Late last month, Marsha Jean-Charles was awarded a Ph.D. in Africana studies at Cornell University in Ithaca, New York. She was the first person to earn a doctorate in the field from Cornell.
Cornell initiated the doctoral program in 2013, the first in Africana studies in the state of New York. Michael Kotlikoff, provost at Cornell University stated that the Ph.D. program “represents years of intellectual engagement and research, fueled by determination to discover and demonstrate something new, to elucidate something no one else has ever examined in quite the same way.”
Dr. Jean-Charles wrote her dissertation on the socio-political and cultural aspects of post-9/11 fiction by five Haitian and Haitian American writers. She stated that “most of my work is about how literature is deeply political, especially when the people writing it are regularly confronting systems of oppression with and within their work. Often for marginalized people, literature is one of the few venues in which people see themselves and feel understood.”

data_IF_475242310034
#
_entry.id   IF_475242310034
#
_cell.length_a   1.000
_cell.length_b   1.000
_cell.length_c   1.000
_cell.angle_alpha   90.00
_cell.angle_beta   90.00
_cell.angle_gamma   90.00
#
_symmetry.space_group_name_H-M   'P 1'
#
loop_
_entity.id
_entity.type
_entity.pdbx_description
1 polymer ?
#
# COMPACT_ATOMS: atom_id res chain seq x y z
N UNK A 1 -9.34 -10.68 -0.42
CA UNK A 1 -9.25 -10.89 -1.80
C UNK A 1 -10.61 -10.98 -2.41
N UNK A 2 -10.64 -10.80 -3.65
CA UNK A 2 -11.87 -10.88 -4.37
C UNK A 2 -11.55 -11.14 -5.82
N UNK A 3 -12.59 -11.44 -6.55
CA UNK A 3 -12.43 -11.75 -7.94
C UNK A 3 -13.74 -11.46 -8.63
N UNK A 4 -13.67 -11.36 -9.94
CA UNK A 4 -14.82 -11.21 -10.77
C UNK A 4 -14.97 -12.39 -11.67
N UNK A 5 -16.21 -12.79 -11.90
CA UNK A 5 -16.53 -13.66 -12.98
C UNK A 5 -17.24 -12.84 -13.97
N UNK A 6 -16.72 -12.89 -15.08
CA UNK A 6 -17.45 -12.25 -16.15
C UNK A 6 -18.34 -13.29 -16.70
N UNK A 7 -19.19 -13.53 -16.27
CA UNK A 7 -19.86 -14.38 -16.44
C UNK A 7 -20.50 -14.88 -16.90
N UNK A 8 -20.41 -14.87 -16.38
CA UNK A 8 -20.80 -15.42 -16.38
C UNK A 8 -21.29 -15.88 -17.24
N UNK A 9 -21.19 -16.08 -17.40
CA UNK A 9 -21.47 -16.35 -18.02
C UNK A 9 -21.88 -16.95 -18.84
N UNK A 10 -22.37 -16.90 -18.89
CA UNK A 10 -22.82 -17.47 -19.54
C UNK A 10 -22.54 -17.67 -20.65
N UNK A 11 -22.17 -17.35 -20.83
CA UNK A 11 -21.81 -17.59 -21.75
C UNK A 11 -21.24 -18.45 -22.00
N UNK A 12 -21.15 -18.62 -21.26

Dr. Jean-Charles earned her bachelor’s degree in African American studies from Wesleyan University in Middletown, Connecticut. She holds a master’s degree in African American studies from Columbia University in New York City. While pursuing her doctoral degree at Cornell, Dr. Jean-Charles taught the course Introduction to Africana Studies at Binghamton University of the State University of New York System and taught Black studies at the City College of New York.